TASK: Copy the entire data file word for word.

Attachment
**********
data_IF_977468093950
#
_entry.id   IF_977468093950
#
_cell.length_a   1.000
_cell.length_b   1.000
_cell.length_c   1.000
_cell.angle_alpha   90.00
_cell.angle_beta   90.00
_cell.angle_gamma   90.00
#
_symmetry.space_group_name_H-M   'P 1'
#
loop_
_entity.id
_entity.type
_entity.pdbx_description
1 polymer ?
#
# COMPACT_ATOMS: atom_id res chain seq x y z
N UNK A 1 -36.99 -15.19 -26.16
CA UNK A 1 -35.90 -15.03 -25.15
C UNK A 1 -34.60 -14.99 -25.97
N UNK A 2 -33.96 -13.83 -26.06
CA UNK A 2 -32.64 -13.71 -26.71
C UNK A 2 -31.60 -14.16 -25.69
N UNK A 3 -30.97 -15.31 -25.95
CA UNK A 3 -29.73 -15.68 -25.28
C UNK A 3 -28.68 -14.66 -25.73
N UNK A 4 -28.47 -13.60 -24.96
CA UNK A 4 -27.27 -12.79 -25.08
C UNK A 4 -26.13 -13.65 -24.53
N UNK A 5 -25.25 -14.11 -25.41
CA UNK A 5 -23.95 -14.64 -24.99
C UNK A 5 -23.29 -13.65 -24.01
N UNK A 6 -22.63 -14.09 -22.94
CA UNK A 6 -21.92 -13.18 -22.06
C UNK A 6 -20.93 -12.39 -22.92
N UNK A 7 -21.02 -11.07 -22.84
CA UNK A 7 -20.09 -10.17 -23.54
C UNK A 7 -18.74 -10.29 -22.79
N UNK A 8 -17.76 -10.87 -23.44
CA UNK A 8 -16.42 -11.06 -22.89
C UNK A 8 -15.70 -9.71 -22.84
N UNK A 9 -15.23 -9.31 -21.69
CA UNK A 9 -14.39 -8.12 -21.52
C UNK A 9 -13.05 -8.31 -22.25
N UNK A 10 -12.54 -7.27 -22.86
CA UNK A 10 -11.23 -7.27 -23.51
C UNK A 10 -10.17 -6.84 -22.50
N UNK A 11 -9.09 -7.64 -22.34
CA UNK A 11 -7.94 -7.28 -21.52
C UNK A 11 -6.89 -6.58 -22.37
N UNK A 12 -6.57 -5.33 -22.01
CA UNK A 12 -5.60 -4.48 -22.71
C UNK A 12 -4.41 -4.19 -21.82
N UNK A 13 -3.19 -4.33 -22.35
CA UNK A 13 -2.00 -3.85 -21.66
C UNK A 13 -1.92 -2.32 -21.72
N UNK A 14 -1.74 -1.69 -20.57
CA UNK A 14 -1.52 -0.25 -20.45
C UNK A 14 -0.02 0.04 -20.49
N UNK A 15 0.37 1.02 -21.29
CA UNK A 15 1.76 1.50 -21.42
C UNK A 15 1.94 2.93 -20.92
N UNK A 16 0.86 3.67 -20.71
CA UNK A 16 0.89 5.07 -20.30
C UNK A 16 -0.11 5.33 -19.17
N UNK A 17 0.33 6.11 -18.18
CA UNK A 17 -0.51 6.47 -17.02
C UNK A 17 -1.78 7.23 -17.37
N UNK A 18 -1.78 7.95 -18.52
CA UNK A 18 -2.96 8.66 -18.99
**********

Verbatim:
data_IF_977468093950
#
_entry.id   IF_977468093950
#
_cell.length_a   1.000
_cell.length_b   1.000
_cell.length_c   1.000
_cell.angle_alpha   90.00
_cell.angle_beta   90.00
_cell.angle_gamma   90.00
#
_symmetry.space_group_name_H-M   'P 1'
#
loop_
_entity.id
_entity.type
_entity.pdbx_description
1 polymer ?
#
# COMPACT_ATOMS: atom_id res chain seq x y z
N UNK A 1 -36.99 -15.19 -26.16
CA UNK A 1 -35.90 -15.03 -25.15
C UNK A 1 -34.60 -14.99 -25.97
N UNK A 2 -33.96 -13.83 -26.06
CA UNK A 2 -32.64 -13.71 -26.71
C UNK A 2 -31.60 -14.16 -25.69
N UNK A 3 -30.97 -15.31 -25.95
CA UNK A 3 -29.73 -15.68 -25.28
C UNK A 3 -28.68 -14.66 -25.73
N UNK A 4 -28.47 -13.60 -24.96
CA UNK A 4 -27.27 -12.79 -25.08
C UNK A 4 -26.13 -13.65 -24.53
N UNK A 5 -25.25 -14.11 -25.41
CA UNK A 5 -23.95 -14.64 -24.99
C UNK A 5 -23.29 -13.65 -24.01
N UNK A 6 -22.63 -14.09 -22.94
CA UNK A 6 -21.92 -13.18 -22.06
C UNK A 6 -20.93 -12.39 -22.92
N UNK A 7 -21.02 -11.07 -22.84
CA UNK A 7 -20.09 -10.17 -23.54
C UNK A 7 -18.74 -10.29 -22.79
N UNK A 8 -17.76 -10.87 -23.44
CA UNK A 8 -16.42 -11.06 -22.89
C UNK A 8 -15.70 -9.71 -22.84
N UNK A 9 -15.23 -9.31 -21.69
CA UNK A 9 -14.39 -8.12 -21.52
C UNK A 9 -13.05 -8.31 -22.25
N UNK A 10 -12.54 -7.27 -22.86
CA UNK A 10 -11.23 -7.27 -23.51
C UNK A 10 -10.17 -6.84 -22.50
N UNK A 11 -9.09 -7.64 -22.34
CA UNK A 11 -7.94 -7.28 -21.52
C UNK A 11 -6.89 -6.58 -22.37
N UNK A 12 -6.57 -5.33 -22.01
CA UNK A 12 -5.60 -4.48 -22.71
C UNK A 12 -4.41 -4.19 -21.82
N UNK A 13 -3.19 -4.33 -22.35
CA UNK A 13 -2.00 -3.85 -21.66
C UNK A 13 -1.92 -2.32 -21.72
N UNK A 14 -1.74 -1.69 -20.57
CA UNK A 14 -1.52 -0.25 -20.45
C UNK A 14 -0.02 0.04 -20.49
N UNK A 15 0.37 1.02 -21.29
CA UNK A 15 1.76 1.50 -21.42
C UNK A 15 1.94 2.93 -20.92
N UNK A 16 0.86 3.67 -20.71
CA UNK A 16 0.89 5.07 -20.30
C UNK A 16 -0.11 5.33 -19.17
N UNK A 17 0.33 6.11 -18.18
CA UNK A 17 -0.51 6.47 -17.02
C UNK A 17 -1.78 7.23 -17.37
N UNK A 18 -1.78 7.95 -18.52
CA UNK A 18 -2.96 8.66 -18.99